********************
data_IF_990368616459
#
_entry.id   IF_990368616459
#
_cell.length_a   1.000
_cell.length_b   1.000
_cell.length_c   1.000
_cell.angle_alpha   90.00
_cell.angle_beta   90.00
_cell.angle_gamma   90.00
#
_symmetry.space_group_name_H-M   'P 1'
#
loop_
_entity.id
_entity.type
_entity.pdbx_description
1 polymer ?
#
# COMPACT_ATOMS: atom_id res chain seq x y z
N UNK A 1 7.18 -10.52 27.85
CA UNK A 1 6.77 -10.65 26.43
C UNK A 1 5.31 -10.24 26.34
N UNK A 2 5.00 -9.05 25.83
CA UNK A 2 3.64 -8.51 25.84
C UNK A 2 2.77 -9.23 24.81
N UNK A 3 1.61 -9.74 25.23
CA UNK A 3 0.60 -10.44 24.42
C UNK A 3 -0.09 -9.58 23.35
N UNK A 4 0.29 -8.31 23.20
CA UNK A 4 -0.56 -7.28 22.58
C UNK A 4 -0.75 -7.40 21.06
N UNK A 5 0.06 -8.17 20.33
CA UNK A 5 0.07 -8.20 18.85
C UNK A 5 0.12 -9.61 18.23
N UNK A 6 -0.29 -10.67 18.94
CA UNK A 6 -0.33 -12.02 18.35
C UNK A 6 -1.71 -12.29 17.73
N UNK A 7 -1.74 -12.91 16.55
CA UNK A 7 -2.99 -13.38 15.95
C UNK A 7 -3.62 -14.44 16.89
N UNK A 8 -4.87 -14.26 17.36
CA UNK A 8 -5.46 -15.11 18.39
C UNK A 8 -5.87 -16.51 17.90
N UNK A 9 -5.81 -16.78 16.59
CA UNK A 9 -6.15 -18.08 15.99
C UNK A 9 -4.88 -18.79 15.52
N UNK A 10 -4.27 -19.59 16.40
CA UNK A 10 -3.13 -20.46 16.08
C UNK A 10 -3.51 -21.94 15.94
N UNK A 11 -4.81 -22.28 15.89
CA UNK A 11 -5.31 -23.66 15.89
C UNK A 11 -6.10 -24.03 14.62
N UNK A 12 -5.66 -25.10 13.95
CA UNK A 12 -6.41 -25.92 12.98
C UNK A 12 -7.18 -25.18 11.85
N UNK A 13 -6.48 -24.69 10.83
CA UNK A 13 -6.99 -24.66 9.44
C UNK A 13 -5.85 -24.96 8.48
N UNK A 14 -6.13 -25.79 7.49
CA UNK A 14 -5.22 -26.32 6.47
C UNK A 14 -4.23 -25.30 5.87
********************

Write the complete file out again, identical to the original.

data_IF_990368616459
#
_entry.id   IF_990368616459
#
_cell.length_a   1.000
_cell.length_b   1.000
_cell.length_c   1.000
_cell.angle_alpha   90.00
_cell.angle_beta   90.00
_cell.angle_gamma   90.00
#
_symmetry.space_group_name_H-M   'P 1'
#
loop_
_entity.id
_entity.type
_entity.pdbx_description
1 polymer ?
#
# COMPACT_ATOMS: atom_id res chain seq x y z
N UNK A 1 7.18 -10.52 27.85
CA UNK A 1 6.77 -10.65 26.43
C UNK A 1 5.31 -10.24 26.34
N UNK A 2 5.00 -9.05 25.83
CA UNK A 2 3.64 -8.51 25.84
C UNK A 2 2.77 -9.23 24.81
N UNK A 3 1.61 -9.74 25.23
CA UNK A 3 0.60 -10.44 24.42
C UNK A 3 -0.09 -9.58 23.35
N UNK A 4 0.29 -8.31 23.20
CA UNK A 4 -0.56 -7.28 22.58
C UNK A 4 -0.75 -7.40 21.06
N UNK A 5 0.06 -8.17 20.33
CA UNK A 5 0.07 -8.20 18.85
C UNK A 5 0.12 -9.61 18.23
N UNK A 6 -0.29 -10.67 18.94
CA UNK A 6 -0.33 -12.02 18.35
C UNK A 6 -1.71 -12.29 17.73
N UNK A 7 -1.74 -12.91 16.55
CA UNK A 7 -2.99 -13.38 15.95
C UNK A 7 -3.62 -14.44 16.89
N UNK A 8 -4.87 -14.26 17.36
CA UNK A 8 -5.46 -15.11 18.39
C UNK A 8 -5.87 -16.51 17.90
N UNK A 9 -5.81 -16.78 16.59
CA UNK A 9 -6.15 -18.08 15.99
C UNK A 9 -4.88 -18.79 15.52
N UNK A 10 -4.27 -19.59 16.40
CA UNK A 10 -3.13 -20.46 16.08
C UNK A 10 -3.51 -21.94 15.94
N UNK A 11 -4.81 -22.28 15.89
CA UNK A 11 -5.31 -23.66 15.89
C UNK A 11 -6.10 -24.03 14.62
N UNK A 12 -5.66 -25.10 13.95
CA UNK A 12 -6.41 -25.92 12.98
C UNK A 12 -7.18 -25.18 11.85
N UNK A 13 -6.48 -24.69 10.83
CA UNK A 13 -6.99 -24.66 9.44
C UNK A 13 -5.85 -24.96 8.48
N UNK A 14 -6.13 -25.79 7.49
CA UNK A 14 -5.22 -26.32 6.47
C UNK A 14 -4.23 -25.30 5.87